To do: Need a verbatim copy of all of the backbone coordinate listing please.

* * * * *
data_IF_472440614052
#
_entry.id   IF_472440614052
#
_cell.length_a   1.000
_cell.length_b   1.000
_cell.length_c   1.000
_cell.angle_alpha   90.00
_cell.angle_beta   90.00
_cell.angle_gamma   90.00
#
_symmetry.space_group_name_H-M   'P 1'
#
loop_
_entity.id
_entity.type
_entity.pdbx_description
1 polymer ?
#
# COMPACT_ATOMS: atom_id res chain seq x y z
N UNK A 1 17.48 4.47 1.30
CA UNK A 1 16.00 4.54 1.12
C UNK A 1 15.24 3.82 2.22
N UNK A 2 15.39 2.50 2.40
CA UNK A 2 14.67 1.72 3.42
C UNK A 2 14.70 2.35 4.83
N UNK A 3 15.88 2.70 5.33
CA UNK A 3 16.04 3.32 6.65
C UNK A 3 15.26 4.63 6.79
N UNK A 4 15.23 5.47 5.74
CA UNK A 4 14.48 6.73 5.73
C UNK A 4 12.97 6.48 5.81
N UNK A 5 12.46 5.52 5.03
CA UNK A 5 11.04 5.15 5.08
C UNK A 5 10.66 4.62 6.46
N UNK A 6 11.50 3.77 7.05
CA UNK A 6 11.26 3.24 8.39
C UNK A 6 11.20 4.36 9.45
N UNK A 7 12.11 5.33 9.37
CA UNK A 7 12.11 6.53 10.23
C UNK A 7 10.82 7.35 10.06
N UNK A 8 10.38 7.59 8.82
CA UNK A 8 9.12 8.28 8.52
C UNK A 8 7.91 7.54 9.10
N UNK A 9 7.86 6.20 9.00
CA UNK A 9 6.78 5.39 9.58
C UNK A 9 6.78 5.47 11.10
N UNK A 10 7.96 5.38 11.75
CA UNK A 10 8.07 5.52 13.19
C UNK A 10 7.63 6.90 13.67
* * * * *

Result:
data_IF_472440614052
#
_entry.id   IF_472440614052
#
_cell.length_a   1.000
_cell.length_b   1.000
_cell.length_c   1.000
_cell.angle_alpha   90.00
_cell.angle_beta   90.00
_cell.angle_gamma   90.00
#
_symmetry.space_group_name_H-M   'P 1'
#
loop_
_entity.id
_entity.type
_entity.pdbx_description
1 polymer ?
#
# COMPACT_ATOMS: atom_id res chain seq x y z
N UNK A 1 17.48 4.47 1.30
CA UNK A 1 16.00 4.54 1.12
C UNK A 1 15.24 3.82 2.22
N UNK A 2 15.39 2.50 2.40
CA UNK A 2 14.67 1.72 3.42
C UNK A 2 14.70 2.35 4.83
N UNK A 3 15.88 2.70 5.33
CA UNK A 3 16.04 3.32 6.65
C UNK A 3 15.26 4.63 6.79
N UNK A 4 15.23 5.47 5.74
CA UNK A 4 14.48 6.73 5.73
C UNK A 4 12.97 6.48 5.81
N UNK A 5 12.46 5.52 5.03
CA UNK A 5 11.04 5.15 5.08
C UNK A 5 10.66 4.62 6.46
N UNK A 6 11.50 3.77 7.05
CA UNK A 6 11.26 3.24 8.39
C UNK A 6 11.20 4.36 9.45
N UNK A 7 12.11 5.33 9.37
CA UNK A 7 12.11 6.53 10.23
C UNK A 7 10.82 7.35 10.06
N UNK A 8 10.38 7.59 8.82
CA UNK A 8 9.12 8.28 8.52
C UNK A 8 7.91 7.54 9.10
N UNK A 9 7.86 6.20 9.00
CA UNK A 9 6.78 5.39 9.58
C UNK A 9 6.78 5.47 11.10
N UNK A 10 7.96 5.38 11.75
CA UNK A 10 8.07 5.52 13.19
C UNK A 10 7.63 6.90 13.67